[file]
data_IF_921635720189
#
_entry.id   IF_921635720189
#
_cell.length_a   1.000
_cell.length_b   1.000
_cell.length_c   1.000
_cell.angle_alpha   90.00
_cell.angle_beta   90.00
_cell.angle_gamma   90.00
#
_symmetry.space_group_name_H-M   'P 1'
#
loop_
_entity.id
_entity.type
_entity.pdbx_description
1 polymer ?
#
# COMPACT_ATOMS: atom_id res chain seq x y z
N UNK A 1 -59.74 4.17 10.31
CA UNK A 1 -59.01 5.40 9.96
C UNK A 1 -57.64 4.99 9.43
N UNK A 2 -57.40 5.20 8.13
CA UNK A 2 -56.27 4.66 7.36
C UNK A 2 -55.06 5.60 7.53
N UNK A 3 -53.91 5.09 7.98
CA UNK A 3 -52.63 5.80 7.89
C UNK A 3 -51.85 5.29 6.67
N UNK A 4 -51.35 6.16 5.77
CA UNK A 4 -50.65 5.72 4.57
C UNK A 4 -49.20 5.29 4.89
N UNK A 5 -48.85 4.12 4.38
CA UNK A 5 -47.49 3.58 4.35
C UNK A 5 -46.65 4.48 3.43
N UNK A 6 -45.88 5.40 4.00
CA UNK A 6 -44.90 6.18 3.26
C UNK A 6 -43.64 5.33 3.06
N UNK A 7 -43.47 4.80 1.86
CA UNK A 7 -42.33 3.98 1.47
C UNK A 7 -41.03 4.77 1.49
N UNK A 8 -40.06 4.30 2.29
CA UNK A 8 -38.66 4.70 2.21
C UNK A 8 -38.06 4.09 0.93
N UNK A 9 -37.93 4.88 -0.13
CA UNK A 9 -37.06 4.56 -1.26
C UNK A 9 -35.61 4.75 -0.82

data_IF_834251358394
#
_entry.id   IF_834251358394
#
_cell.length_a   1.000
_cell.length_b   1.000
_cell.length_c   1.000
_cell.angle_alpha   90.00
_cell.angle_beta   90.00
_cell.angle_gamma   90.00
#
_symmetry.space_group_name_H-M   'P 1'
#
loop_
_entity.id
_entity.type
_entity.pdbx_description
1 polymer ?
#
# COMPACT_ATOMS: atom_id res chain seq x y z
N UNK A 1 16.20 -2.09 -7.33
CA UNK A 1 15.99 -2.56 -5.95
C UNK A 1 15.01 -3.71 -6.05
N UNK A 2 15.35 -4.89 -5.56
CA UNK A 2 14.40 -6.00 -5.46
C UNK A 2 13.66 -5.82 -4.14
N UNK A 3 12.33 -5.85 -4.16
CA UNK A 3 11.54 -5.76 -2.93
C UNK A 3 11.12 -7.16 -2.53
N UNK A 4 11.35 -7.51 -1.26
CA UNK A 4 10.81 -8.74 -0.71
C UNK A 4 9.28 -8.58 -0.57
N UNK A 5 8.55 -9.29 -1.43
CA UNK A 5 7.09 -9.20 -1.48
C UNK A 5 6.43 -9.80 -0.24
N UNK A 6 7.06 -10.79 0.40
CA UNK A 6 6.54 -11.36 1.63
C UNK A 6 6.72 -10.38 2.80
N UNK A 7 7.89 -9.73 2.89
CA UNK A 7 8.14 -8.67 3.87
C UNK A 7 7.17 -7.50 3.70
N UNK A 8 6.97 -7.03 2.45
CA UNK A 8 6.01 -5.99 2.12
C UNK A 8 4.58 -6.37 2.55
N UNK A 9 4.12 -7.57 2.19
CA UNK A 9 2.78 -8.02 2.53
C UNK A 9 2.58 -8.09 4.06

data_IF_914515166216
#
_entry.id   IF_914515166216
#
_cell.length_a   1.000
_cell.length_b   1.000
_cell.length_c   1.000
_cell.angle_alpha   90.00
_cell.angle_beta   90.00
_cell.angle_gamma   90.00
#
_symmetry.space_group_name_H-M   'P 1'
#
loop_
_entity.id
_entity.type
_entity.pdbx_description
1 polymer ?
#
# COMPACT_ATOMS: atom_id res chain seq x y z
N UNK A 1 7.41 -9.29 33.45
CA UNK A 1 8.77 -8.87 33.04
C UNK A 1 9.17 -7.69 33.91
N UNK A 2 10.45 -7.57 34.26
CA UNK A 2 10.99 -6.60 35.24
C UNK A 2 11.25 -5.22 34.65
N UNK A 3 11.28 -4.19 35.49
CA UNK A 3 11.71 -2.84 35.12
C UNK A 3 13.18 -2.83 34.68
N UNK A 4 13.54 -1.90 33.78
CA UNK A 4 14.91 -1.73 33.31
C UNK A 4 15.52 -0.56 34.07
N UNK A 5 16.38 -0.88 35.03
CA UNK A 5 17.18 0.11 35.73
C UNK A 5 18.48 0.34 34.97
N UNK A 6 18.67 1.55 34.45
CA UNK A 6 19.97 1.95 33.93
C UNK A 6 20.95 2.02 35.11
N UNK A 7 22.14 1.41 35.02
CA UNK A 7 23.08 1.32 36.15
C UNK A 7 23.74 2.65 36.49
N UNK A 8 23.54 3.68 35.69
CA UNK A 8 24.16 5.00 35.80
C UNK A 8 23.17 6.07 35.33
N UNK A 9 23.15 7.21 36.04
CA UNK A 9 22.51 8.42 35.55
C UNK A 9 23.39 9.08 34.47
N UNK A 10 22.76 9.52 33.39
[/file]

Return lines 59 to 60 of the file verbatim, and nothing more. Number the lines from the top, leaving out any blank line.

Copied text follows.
_symmetry.space_group_name_H-M   'P 1'
#